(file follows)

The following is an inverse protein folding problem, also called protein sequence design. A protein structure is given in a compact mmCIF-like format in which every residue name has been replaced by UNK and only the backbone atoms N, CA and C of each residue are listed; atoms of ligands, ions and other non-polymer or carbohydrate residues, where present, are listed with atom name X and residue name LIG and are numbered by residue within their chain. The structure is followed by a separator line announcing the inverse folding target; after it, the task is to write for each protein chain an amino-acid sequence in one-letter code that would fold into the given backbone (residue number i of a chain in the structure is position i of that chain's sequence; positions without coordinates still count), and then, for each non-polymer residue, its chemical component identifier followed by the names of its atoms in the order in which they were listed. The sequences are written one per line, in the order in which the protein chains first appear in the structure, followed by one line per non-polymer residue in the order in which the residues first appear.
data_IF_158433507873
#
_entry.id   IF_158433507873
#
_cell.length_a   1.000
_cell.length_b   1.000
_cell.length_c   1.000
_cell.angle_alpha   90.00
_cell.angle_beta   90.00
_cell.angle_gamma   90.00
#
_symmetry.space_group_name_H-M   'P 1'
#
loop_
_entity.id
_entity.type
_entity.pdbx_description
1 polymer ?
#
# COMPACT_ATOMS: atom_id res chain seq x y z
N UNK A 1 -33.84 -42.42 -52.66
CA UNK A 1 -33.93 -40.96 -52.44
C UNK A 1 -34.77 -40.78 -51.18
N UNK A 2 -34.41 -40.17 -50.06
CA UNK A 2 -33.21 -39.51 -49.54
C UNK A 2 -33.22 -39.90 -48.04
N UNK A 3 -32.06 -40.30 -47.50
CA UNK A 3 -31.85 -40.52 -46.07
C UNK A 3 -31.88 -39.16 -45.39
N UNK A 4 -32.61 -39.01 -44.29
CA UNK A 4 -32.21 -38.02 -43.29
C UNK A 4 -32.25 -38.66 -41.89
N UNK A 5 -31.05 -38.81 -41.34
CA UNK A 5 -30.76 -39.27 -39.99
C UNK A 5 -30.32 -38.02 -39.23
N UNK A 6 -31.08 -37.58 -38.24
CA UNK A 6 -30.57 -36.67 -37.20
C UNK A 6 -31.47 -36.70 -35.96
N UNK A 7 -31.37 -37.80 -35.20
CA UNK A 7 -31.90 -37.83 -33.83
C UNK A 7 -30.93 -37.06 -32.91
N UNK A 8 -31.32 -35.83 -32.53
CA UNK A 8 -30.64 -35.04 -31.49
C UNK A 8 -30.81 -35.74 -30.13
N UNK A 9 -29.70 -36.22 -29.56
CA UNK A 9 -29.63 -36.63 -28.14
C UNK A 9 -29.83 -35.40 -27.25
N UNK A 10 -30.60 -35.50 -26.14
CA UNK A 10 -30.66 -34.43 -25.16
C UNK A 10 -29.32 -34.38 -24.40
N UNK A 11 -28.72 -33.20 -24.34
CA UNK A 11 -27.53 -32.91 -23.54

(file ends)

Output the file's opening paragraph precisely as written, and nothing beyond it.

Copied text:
The following is an inverse protein folding problem, also called protein sequence design. A protein structure is given in a compact mmCIF-like format in which every residue name has been replaced by UNK and only the backbone atoms N, CA and C of each residue are listed; atoms of ligands, ions and other non-polymer or carbohydrate residues, where present, are listed with atom name X and residue name LIG and are numbered by residue within their chain. The structure is followed by a separator line announcing the inverse folding target; after it, the task is to write for each protein chain an amino-acid sequence in one-letter code that would fold into the given backbone (residue number i of a chain in the structure is position i of that chain's sequence; positions without coordinates still count), and then, for each non-polymer residue, its chemical component identifier followed by the names of its atoms in the order in which they were listed. The sequences are written one per line, in the order in which the protein chains first appear in the structure, followed by one line per non-polymer residue in the order in which the residues first appear.